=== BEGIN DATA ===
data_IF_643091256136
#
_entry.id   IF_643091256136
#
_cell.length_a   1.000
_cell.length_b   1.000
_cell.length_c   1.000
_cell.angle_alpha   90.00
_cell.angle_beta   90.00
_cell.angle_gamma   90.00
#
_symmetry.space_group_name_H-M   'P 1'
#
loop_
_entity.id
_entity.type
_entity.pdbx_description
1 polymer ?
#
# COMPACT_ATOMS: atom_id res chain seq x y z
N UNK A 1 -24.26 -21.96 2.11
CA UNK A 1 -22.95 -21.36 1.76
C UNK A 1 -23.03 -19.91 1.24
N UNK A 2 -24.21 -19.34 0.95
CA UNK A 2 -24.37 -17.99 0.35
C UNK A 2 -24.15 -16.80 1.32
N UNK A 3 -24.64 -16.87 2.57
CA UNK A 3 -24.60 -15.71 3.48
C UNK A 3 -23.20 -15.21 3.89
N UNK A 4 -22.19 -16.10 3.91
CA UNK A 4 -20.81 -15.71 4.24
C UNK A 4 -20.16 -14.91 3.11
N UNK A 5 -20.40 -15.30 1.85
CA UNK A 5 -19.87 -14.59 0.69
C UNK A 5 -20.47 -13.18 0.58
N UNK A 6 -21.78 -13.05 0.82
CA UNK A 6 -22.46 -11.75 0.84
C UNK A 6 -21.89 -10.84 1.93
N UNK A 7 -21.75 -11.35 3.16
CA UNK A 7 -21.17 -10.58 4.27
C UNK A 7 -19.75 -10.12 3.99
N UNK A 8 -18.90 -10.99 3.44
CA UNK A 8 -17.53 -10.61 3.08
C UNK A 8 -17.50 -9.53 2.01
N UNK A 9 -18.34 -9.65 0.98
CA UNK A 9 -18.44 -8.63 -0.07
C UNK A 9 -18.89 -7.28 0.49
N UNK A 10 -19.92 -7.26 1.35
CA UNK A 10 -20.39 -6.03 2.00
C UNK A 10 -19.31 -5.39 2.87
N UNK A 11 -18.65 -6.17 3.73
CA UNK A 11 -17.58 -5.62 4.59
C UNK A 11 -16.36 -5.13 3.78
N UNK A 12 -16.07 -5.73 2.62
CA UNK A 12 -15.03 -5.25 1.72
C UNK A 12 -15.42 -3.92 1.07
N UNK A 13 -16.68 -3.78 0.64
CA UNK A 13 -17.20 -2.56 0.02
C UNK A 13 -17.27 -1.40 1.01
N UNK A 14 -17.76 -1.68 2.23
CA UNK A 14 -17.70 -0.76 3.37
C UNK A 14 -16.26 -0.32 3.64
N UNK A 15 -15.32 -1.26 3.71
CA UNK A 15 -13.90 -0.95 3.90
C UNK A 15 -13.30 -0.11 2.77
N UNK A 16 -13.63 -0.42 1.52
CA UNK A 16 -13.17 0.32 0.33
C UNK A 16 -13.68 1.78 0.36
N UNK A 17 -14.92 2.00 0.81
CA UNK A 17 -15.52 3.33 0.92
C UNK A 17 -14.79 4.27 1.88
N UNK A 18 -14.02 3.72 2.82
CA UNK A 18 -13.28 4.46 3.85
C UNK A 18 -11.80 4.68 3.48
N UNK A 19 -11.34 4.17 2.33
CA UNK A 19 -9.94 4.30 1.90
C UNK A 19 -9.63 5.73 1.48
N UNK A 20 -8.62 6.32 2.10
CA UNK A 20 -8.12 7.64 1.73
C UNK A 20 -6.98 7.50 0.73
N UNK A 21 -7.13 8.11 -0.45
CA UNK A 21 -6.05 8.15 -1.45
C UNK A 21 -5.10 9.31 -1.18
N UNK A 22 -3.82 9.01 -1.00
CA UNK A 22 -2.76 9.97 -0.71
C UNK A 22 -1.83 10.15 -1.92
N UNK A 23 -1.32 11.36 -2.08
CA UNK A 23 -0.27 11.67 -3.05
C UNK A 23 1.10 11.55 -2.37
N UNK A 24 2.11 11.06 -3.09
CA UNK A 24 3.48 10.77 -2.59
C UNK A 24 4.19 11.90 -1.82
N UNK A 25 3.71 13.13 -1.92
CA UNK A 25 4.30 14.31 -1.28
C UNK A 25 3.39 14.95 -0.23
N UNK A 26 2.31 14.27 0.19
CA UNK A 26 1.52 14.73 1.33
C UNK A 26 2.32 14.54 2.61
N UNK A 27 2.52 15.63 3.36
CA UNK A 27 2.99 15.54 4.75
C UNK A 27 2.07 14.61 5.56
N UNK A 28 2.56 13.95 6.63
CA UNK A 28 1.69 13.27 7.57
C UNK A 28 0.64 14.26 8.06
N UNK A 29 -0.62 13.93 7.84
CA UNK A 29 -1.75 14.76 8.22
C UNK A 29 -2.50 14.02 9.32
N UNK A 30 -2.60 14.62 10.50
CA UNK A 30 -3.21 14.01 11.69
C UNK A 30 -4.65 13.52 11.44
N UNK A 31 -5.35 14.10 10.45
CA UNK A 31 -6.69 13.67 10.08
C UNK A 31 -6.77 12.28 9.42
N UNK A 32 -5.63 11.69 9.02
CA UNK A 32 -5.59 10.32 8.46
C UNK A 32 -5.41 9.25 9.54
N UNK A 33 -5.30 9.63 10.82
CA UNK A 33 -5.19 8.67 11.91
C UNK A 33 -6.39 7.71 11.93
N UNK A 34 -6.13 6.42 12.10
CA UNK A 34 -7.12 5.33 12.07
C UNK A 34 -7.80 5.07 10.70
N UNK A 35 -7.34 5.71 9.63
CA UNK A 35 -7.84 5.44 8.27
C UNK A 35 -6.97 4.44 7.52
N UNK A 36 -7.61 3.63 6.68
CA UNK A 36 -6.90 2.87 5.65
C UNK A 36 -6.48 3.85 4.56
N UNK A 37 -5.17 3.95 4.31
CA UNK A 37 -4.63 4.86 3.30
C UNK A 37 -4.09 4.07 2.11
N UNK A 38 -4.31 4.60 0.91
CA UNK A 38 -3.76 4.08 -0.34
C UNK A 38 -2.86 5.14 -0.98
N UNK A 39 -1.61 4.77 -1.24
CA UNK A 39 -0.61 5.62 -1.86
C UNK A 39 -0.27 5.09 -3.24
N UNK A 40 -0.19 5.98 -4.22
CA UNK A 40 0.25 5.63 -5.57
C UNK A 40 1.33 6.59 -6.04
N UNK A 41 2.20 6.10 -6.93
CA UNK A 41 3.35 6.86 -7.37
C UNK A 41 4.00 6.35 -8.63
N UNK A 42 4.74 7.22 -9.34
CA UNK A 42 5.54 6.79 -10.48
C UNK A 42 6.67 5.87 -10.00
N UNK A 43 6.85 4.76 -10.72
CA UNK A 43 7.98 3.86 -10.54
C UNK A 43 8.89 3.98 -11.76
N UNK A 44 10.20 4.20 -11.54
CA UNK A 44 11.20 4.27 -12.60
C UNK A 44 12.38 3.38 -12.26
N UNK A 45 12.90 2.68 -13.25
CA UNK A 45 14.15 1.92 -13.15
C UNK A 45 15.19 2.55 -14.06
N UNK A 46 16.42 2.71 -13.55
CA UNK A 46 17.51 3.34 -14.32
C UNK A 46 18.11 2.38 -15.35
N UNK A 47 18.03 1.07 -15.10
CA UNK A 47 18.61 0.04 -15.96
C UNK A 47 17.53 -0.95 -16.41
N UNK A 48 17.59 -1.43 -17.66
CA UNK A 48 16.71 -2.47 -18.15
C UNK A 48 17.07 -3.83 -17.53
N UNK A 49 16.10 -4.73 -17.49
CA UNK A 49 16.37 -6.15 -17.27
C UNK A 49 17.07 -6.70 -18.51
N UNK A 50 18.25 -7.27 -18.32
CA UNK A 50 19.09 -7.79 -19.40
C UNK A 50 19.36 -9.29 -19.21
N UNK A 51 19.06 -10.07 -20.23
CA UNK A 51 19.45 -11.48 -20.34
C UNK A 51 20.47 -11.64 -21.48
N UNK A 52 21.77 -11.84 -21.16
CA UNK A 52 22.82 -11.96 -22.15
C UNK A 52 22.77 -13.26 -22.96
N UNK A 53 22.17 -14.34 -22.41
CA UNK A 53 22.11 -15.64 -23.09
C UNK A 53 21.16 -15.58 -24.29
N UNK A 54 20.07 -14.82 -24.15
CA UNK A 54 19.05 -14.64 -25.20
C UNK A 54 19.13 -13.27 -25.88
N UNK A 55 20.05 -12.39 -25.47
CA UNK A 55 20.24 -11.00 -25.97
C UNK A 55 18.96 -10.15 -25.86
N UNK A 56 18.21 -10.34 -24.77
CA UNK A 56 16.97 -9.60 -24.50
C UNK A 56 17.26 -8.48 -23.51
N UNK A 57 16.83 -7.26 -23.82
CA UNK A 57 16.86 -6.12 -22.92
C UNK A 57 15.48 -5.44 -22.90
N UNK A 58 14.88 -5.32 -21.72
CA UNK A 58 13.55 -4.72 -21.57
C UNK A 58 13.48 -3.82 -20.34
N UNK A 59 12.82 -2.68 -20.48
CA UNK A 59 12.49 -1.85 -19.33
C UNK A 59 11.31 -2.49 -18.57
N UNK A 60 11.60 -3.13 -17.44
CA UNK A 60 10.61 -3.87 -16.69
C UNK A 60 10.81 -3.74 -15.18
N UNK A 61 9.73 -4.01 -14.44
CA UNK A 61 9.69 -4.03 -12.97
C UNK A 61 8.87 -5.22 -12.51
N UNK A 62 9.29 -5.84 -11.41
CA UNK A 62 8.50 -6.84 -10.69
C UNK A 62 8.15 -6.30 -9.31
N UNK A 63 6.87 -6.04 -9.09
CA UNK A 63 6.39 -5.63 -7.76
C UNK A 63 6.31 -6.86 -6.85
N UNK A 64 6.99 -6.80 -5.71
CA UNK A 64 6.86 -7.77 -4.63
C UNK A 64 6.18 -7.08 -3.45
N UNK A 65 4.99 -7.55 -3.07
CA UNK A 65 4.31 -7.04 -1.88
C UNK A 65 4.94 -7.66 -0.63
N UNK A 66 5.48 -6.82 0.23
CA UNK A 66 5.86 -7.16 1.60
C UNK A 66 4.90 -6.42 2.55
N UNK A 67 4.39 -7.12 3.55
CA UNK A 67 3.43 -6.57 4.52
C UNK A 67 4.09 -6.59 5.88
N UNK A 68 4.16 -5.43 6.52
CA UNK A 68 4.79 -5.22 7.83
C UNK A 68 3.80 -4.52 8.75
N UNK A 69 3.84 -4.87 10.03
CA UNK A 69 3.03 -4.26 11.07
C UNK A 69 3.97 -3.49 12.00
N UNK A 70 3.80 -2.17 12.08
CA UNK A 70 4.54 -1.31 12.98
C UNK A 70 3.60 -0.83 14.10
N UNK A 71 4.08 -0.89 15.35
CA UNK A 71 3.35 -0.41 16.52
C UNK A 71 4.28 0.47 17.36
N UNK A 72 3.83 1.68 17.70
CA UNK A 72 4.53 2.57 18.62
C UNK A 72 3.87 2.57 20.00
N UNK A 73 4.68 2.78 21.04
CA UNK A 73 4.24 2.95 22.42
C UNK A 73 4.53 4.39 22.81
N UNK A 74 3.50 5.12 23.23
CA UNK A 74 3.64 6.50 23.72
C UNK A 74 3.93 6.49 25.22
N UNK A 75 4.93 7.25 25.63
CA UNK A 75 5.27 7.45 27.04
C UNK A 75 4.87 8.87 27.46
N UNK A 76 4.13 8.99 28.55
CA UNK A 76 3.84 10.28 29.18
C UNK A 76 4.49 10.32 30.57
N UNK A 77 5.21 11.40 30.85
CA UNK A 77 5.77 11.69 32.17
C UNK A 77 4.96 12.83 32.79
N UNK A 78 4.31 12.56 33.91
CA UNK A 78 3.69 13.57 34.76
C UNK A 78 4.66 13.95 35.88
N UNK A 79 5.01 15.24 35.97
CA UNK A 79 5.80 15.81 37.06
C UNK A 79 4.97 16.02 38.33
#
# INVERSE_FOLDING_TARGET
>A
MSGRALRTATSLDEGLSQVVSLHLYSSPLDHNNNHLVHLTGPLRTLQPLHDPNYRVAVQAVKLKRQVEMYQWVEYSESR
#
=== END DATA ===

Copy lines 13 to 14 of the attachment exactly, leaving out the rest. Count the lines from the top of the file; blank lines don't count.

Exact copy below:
#
loop_